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Report: SEC has its eyes on NFTs, probing if some tokens are illegal securities

Whether NFTs are securities is the core issue. If they are, then they’re subject to the same rules as stocks.

Report: SEC has its eyes on NFTs, probing if some tokens are illegal securities
[Source Images: Leaf2Tree/iStock; Wikimedia Commons]

As part of an investigation to determine whether any securities laws have been broken, the enforcement division of the Securities and Exchange Commission (SEC) has reportedly started talking to creators of NFTs and the marketplaces that sell them. In a new report, Bloomberg cites insiders who say the agency is trying to find out if NFTs “are being utilized to raise money like traditional securities.” If so, that would obviously interest the SEC.

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The SEC declined to comment when contacted, but this issue has been out in the ether for a while now, so to speak. SEC Commissioner Hester Peirce—whom the crypto community sees as an ally (they refer to her as “Crypto Mom“)—has cautioned that this sort of action could be coming. She’s warned issuers not to “accidentally create” investment products, and told CoinDesk in October that some ways the NFT crowd is selling tokens could get them in trouble.

“Given the breadth of the NFT landscape, certain pieces of it might fall within our jurisdiction,” she said. “People need to be thinking about potential places where NFTs might run into the securities regulatory regime.”

One implication is the federal agency that regulates this sector of the economy still isn’t sure what to do with these digital tokens, or the $2.5 trillion crypto market they’re part of. But under new chair Gary Gensler, the SEC appears to be giving more attention to whether these folks are playing by the rules. A few weeks ago, BlockFi agreed to pay a $100 million fine—the most ever for a crypto company—for helping customers lend out their digital tokens, often at high interest rates, without first getting approval as a bank or registering those services.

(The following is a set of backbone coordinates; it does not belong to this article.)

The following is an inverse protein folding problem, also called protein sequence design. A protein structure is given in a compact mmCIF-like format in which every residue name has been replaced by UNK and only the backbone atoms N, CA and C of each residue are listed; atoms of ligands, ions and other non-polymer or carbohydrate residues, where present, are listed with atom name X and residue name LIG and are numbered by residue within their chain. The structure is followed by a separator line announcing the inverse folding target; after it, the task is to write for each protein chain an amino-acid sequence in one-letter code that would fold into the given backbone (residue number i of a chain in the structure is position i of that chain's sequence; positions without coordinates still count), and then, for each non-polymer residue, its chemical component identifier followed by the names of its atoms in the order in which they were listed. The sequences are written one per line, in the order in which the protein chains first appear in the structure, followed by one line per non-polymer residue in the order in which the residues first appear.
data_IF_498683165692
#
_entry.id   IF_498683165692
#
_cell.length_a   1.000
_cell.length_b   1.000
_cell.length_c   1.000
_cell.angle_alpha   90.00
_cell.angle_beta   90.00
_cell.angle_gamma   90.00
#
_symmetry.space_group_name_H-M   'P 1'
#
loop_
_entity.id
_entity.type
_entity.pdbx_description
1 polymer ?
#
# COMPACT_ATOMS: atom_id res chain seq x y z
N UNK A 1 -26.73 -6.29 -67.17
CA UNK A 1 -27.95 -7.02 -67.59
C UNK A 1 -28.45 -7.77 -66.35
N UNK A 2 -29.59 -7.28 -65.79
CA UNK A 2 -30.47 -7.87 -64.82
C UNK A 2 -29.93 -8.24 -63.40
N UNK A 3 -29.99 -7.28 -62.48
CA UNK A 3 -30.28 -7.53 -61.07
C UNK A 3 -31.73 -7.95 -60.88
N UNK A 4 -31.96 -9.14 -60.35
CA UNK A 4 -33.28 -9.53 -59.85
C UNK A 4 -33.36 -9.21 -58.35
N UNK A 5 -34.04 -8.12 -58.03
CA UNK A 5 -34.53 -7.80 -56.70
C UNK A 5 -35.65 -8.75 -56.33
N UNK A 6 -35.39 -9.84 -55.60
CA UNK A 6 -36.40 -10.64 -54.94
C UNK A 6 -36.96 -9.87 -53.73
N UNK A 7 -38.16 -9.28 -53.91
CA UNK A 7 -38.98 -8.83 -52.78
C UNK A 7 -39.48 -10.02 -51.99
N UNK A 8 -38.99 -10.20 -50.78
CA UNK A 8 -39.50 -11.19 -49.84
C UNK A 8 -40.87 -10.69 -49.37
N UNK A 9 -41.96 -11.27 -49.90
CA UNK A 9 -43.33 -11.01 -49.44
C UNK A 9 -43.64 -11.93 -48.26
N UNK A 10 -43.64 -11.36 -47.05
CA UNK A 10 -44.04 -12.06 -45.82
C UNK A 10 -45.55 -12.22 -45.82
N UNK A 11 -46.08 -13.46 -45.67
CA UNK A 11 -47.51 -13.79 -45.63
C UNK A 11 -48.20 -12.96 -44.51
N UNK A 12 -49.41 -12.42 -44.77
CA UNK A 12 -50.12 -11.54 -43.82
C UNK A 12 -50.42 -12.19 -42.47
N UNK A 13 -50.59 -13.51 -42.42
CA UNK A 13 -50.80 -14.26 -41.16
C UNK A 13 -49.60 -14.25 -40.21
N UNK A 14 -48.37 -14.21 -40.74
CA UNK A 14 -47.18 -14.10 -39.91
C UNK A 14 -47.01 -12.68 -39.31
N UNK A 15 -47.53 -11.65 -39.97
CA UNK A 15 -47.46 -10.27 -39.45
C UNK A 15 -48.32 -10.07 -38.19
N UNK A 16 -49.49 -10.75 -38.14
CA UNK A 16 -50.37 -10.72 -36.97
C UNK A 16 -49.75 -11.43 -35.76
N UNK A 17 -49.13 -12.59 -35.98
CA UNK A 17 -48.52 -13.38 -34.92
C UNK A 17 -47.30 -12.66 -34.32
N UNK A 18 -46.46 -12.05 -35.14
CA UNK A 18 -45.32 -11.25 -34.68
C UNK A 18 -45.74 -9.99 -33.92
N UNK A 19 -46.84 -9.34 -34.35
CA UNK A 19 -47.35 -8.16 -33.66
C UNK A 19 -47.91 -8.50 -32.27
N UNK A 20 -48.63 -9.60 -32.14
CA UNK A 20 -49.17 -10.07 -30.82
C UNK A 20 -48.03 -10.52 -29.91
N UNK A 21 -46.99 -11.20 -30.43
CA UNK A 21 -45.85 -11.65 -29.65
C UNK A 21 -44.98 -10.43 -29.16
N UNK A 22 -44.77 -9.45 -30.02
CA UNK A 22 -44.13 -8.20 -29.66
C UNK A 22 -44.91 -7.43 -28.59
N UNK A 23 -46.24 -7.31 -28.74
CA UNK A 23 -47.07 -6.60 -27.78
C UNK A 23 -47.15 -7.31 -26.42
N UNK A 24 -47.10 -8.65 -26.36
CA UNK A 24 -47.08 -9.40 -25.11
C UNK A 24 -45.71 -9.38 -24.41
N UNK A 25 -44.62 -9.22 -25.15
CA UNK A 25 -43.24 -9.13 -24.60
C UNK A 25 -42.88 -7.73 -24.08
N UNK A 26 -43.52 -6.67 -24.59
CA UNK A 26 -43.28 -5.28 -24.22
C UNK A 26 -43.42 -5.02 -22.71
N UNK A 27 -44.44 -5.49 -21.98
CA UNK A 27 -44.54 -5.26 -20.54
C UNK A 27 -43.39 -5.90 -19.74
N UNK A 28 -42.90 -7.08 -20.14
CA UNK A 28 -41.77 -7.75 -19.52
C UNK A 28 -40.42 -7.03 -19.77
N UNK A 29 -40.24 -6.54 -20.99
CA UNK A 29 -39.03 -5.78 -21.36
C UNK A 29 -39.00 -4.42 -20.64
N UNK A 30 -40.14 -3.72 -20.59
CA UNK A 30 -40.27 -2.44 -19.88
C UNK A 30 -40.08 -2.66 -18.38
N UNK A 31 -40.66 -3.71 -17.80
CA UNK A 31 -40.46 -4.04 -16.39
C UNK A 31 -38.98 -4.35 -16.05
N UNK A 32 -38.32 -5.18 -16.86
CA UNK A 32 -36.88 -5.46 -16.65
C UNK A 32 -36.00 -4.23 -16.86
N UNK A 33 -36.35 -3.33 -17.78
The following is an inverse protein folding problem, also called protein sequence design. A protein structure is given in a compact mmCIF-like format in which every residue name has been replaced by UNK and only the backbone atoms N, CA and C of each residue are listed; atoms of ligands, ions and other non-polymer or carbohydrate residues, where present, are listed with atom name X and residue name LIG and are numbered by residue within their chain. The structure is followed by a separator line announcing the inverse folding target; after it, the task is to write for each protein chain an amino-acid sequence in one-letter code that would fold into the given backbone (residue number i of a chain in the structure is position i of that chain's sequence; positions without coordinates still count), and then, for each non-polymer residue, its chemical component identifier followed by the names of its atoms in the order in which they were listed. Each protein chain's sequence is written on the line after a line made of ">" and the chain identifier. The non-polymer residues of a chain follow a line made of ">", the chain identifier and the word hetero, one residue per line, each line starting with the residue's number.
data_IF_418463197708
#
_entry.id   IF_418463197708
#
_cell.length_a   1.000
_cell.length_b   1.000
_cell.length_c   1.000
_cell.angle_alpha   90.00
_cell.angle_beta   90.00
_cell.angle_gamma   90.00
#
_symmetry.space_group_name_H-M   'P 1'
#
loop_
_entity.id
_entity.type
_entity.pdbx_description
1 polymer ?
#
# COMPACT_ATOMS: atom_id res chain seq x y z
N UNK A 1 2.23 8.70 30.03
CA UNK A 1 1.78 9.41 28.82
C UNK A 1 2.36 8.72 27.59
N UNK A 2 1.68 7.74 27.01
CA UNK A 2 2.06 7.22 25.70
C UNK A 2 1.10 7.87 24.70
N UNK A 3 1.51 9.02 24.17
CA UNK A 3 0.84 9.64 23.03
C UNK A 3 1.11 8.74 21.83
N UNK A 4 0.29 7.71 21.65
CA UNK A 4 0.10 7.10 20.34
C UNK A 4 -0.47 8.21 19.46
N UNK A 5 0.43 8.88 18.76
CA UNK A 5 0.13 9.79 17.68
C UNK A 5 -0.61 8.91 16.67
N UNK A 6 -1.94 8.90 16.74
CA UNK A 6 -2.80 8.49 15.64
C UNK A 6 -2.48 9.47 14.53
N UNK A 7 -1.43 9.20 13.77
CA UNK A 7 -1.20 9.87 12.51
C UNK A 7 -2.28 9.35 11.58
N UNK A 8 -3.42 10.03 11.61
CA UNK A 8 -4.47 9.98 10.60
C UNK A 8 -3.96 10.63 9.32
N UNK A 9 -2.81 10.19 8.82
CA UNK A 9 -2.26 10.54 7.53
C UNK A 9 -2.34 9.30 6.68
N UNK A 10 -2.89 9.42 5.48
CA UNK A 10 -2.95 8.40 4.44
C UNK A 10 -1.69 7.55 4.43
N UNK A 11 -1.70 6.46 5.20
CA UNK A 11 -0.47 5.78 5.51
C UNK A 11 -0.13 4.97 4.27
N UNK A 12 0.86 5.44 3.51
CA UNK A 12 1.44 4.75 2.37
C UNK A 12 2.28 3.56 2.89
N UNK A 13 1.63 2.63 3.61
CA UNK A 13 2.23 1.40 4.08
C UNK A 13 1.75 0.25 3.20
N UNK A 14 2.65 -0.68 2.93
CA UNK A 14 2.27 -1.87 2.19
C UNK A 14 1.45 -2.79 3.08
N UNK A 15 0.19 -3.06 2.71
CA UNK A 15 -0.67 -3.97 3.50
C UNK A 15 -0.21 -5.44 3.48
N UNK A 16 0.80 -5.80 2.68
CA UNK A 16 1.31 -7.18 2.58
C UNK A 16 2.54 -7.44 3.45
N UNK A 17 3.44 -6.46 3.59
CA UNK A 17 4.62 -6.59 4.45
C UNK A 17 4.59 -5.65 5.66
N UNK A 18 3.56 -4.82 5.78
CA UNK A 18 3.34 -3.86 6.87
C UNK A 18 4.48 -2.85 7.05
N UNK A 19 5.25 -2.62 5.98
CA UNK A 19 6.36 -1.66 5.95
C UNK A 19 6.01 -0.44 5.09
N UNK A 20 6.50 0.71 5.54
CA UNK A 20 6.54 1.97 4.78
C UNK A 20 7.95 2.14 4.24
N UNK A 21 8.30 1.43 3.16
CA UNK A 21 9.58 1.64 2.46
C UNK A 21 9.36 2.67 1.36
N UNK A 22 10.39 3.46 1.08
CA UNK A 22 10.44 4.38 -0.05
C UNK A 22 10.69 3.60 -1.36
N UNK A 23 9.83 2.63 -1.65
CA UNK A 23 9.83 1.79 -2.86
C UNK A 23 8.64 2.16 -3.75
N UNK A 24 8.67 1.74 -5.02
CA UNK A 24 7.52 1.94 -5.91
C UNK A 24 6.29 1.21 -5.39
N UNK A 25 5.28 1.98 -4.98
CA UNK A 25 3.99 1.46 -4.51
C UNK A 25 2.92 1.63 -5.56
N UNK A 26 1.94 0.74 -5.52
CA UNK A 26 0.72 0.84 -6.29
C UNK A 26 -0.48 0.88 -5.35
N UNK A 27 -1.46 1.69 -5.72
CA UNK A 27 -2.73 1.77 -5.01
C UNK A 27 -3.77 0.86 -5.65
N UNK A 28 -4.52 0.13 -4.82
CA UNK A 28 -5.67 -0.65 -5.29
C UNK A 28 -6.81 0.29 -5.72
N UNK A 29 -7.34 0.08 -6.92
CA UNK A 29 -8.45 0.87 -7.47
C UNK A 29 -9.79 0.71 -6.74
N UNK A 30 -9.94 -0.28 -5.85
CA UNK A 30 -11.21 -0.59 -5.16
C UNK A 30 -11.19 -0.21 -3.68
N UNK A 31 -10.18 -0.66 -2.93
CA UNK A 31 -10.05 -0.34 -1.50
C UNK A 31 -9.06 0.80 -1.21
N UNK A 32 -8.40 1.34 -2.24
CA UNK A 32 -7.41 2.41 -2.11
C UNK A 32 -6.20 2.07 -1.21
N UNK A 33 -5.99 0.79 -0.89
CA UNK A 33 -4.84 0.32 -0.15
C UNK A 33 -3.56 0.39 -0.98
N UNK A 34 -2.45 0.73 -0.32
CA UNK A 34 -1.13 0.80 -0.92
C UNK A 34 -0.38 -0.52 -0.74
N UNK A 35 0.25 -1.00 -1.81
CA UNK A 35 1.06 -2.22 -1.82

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Whether NFTs are securities is the core issue—because if they are, then they’re subject to the same rules as stocks. The SEC has rules for determining whether a transaction qualifies as an “investment contract,” which would make it subject to U.S. securities laws. Typically, the answer is yes if the transaction involves “investment of money in a common enterprise with a reasonable expectation of profits to be derived from the efforts of others.”

Some at the SEC (most notably Peirce) have argued that the basic logic behind these rules doesn’t apply well to digital assets. The agency is reportedly looking at ways to square this, but hasn’t proposed any solutions yet. Unsurprisingly, hardcore crypto enthusiasts tend to argue that any regulations written for traditional equity markets shouldn’t apply to their virtual currency.

Per Bloomberg, the SEC’s enforcement unit is eyeing so-called fractional NFTs the most; they’re “seeking information” on these, it says, and have even started subpoenaing key people. Fractional NFTs involve breaking a token down into smaller units that can be individually bought and sold on the market—which sounds an awful lot like something else in the financial world.

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“You better be careful that you’re not creating something that’s an investment product, that’s a security,” Peirce has warned. “The definition of ‘security’ can be pretty broad.”

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